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Tony Kadleck Big Band at Birdland

Tony Kadleck Big Band at Birdland. Photo by Edward Kliszus
Tony Kadleck Big Band at Birdland. Photo by Edward Kliszus
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Swinging big band music was hot in Manhattan this week! From the moment the Tony Kadleck Big Band began their set at the Birdland Jazz Club, we tapped our toes and jumped to a tasteful, tight, polished sound, solid rhythm section, cats burnin’ solos, and superb sophisticated arrangements by trumpeter and band leader Kadleck. Listeners were touched by the soul of jazz through improvisation. Balance and sound were excellent, and the world-class musicians took care to listen and interact artistically. It’s a wonder the packed house could remain seated with the drive of the inspired rhythm and power of the Band.

Tony Kadleck soloing with his Big Band at Birdland. Photo by Edward Kliszus
Tony Kadleck soloing with his Big Band at Birdland. Photo by Edward Kliszus

One imagined the days of floors crowded with dancers swinging to the sounds of The Wolverines at the old Cinderella ballroom at 1500 Broadway with trumpeter Bix Beiderbecke. There was also Reisenweber’s with its Crystal Room and Paradise Supper Club at Columbus Circle, or the King of Swing Bennie Goodman in Chicago at the Joseph Urban Room at the Congress Hotel before his renowned 1938 Carnegie Hall concert.

We shared high expectations for jazz at Birdland, and got what we needed on a cool winter night. There’s hardly a better venue for jazz than Birdland, with its fantastic seating, dining, drinks, and staff. With an astounding provenance, Birdland remains the home of Charlie “Bird” Parker. You may recall that Birdland, formerly known as The Clique, renamed the club in Parker’s honor.

Kadleck began the evening playing in the trumpet section. It wasn’t long before he moved up front leading the ensemble and thrilling everyone with his solid upper-range chops – reminders of Doc Severinsen, Bill Chase, and Lou Soloff. He announced the tunes and graciously introduced his band members with lavish praise and recognition. He thanked his audience and Birdland staff.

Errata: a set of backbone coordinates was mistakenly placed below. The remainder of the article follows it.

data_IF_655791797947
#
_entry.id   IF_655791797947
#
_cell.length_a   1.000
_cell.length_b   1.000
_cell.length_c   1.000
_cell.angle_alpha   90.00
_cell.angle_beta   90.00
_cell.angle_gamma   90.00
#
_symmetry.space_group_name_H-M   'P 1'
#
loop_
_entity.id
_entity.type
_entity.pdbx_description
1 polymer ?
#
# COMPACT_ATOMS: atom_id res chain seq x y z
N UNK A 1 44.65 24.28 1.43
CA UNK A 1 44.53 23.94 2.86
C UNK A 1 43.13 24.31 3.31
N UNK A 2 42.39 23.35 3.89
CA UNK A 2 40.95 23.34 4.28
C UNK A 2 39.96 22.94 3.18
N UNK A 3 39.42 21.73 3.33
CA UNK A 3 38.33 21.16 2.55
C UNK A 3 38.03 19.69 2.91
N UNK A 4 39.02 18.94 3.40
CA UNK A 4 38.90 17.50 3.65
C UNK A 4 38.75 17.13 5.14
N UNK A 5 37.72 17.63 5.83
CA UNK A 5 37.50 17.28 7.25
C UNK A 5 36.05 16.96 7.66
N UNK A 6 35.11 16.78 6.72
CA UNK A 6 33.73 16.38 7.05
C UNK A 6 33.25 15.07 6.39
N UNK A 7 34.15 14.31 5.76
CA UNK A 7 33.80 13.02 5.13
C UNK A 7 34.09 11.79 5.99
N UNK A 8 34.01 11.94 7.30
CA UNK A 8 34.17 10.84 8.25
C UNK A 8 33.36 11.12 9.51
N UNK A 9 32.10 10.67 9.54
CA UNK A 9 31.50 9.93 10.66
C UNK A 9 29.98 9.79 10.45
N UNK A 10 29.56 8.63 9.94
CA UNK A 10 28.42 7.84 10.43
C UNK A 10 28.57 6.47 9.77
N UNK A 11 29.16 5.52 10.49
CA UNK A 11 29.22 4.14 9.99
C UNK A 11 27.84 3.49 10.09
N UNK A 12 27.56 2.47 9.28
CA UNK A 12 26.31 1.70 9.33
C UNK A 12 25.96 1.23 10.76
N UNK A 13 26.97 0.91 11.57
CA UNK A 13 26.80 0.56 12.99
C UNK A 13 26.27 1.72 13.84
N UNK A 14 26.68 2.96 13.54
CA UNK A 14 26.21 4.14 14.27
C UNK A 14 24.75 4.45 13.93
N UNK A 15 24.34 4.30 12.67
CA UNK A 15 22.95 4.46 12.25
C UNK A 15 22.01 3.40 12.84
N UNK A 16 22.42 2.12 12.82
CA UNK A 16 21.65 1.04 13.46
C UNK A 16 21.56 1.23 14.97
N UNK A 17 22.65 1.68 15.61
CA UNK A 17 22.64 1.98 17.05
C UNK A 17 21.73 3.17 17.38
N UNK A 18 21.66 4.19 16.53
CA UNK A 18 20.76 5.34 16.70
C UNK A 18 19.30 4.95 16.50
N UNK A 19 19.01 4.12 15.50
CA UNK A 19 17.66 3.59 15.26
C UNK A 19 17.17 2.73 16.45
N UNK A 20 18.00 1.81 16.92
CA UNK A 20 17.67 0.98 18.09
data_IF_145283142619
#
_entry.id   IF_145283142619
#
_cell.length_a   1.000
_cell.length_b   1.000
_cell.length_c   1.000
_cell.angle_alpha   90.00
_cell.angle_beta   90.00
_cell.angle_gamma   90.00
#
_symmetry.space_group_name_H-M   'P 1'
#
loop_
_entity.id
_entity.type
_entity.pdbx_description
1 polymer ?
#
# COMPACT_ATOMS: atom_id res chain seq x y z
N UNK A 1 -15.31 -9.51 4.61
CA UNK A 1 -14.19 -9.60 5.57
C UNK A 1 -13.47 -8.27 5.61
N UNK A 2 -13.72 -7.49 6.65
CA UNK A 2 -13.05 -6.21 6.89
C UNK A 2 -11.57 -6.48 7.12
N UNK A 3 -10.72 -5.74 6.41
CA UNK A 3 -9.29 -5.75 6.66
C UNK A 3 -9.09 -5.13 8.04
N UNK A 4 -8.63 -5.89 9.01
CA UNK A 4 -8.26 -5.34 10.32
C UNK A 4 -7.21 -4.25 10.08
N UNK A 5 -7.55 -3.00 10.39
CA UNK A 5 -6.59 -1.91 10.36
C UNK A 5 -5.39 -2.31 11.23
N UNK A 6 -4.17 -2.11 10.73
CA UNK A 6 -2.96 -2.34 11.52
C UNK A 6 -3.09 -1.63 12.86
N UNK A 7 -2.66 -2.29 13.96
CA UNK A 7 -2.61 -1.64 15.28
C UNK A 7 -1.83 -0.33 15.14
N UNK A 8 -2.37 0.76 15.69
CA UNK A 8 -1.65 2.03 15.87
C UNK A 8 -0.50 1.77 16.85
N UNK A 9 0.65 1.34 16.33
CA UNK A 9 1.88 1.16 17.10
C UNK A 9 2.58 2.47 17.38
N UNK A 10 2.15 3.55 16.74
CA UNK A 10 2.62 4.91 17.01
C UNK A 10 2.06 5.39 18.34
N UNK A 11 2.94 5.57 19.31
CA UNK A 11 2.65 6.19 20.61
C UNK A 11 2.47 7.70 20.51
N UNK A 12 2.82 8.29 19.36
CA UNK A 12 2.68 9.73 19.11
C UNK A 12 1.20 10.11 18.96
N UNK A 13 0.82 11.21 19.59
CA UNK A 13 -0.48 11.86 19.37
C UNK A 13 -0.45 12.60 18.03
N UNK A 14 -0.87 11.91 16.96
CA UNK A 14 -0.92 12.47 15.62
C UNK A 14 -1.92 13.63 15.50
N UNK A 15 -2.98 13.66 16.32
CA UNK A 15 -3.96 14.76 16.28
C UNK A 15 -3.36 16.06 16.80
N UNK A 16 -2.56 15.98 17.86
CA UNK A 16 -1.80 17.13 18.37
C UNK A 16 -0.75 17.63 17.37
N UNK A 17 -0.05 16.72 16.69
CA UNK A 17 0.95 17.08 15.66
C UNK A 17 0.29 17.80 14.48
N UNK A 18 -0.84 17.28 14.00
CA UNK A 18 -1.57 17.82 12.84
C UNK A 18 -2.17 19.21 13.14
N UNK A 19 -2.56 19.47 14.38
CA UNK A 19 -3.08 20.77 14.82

Marvin Stamm with the Tony Kadleck Big Band at Birdland. Photo by Edward Kliszus
Marvin Stamm with the Tony Kadleck Big Band at Birdland. Photo by Edward Kliszus

The tunes performed tonight were from Kadleck’s new Album “Sides.” We heard Herbie Hancock’s Driftin’, Bill Withers’ Use Me, Joe Henderson’s Recorda-Me and Caribbean Fire Dance, Joni Mitchell’s Both Sides Now, Paul McCartney’s Can’t Buy Me Love and Antônio Carlos Jobim’s Desifinado featuring guest trumpeter Marvin Stamm on Flugelhorn.

Tonight was indeed a celebration of great music and Kadleck’s new album, “Sides.” Here are the album’s musicians:

SAXES: Jon Gordon, Aaron Heick, David Mann, Jason Rigby, Charles Pillow, Andy Snitzer, Ada Rovatti, Dave Riekenberg, Greg Riley, TRUMPETS: Tony Kadleck, Greg Gisbert, Jon Owens, Mike Rodriguez, Marvin Stamm, Dylan Schwab, TROMBONES: Michael Davis, Keith O’Quinn, Alan Ferber, Marshall Gilkes, John Wheeler, Bruce Eidem, Randy Andos, Jennifer Wharton, GUITAR: Pete McCann, PIANO: Henry Hey, Mike Holober, BASS: David Finck, DRUMS: Jared Schonig, PERCUSSION: Meyer Horn, Paul Hannah, VIOLINS: Hiroko Taguchi (concertmaster), Entcho Todorov, Sean Carney, Whitney Lagrange VIOLAS: Monica Davis, Todd Low, CELLOS: Sarah Seiver, Alisa Horn, DOUBLE BASS: Pete Donovan, ALTO FLUTES: Janet Axelrod, Aaron Heick, FRENCH HORN: Shelagh Abate

For more information about Tony Kadleck and his new album “Sides,” go to

Birdland Jazz Club

315 West 44th Street (between 8th and 9th Avenues)
New York, NY 10036
For reservations, call (212) 581-3080
For information or tickets, go to

Readers may also enjoy our reviews of the Ben Wendel Quartet at the Village Vanguard, David Jackson at 54Below, Trombonist Marshall Gilkes, and Insomnia.

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Tony Kadleck Big Band at Birdland

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